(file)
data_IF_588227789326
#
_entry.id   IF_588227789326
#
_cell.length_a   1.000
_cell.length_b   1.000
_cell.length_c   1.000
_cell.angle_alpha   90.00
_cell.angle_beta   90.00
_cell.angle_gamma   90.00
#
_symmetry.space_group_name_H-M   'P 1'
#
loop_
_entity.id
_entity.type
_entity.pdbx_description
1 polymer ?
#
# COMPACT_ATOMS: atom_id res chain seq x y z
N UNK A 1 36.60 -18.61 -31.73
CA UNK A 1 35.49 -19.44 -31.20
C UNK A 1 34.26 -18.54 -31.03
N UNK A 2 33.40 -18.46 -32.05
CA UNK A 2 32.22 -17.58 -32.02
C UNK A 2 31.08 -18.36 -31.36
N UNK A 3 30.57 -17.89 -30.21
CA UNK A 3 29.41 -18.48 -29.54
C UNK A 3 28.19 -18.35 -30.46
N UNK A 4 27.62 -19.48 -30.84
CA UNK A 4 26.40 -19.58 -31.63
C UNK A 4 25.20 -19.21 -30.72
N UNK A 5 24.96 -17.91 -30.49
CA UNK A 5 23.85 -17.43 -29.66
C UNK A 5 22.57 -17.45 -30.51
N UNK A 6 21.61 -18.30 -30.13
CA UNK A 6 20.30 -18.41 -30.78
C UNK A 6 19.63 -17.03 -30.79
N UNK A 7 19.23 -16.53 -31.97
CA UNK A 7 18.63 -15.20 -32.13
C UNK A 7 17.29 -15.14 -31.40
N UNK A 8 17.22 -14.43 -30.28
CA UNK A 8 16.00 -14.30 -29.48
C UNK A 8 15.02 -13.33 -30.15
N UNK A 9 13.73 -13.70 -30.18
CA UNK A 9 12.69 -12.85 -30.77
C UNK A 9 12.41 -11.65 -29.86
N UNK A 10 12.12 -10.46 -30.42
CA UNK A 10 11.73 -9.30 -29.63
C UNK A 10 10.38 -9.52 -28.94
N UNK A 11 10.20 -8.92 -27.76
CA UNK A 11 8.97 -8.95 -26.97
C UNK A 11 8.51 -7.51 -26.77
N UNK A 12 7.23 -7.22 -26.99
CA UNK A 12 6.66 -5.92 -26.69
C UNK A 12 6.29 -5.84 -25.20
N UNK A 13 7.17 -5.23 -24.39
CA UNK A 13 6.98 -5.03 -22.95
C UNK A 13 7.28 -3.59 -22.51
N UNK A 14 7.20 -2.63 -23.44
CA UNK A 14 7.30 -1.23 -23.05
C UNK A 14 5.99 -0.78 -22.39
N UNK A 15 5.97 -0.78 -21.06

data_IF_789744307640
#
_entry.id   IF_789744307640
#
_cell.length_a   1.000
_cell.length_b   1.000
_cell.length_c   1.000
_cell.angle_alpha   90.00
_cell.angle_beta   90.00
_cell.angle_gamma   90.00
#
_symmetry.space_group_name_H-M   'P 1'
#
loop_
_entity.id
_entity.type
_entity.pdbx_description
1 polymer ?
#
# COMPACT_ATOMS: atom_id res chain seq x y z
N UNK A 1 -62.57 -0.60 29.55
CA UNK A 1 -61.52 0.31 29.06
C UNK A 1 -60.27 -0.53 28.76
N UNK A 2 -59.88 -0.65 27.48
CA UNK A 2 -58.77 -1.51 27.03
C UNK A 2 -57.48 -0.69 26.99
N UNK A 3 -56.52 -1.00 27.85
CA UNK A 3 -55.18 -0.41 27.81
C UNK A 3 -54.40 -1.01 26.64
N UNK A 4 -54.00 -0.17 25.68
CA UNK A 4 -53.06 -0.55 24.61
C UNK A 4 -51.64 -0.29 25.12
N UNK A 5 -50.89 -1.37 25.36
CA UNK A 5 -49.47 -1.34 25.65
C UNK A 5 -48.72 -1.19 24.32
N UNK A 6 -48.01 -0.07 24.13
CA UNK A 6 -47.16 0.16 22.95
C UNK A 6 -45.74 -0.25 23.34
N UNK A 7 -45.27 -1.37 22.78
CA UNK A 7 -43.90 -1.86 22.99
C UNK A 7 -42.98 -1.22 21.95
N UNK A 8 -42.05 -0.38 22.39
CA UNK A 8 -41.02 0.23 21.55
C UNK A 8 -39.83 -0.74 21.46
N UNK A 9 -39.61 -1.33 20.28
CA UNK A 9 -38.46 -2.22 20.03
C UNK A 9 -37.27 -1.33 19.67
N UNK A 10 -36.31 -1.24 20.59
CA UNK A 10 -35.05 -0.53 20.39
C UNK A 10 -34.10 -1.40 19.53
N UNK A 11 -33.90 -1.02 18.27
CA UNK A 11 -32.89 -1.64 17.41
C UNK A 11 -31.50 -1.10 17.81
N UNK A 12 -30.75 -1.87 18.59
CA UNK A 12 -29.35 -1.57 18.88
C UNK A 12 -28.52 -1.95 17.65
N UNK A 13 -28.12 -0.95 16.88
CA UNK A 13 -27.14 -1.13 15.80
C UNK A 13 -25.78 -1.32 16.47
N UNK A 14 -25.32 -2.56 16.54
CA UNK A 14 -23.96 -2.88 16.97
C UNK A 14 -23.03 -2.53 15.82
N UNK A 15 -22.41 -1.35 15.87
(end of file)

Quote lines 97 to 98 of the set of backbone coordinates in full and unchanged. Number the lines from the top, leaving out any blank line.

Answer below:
CA UNK A 5 -49.47 -1.34 25.65
C UNK A 5 -48.72 -1.19 24.32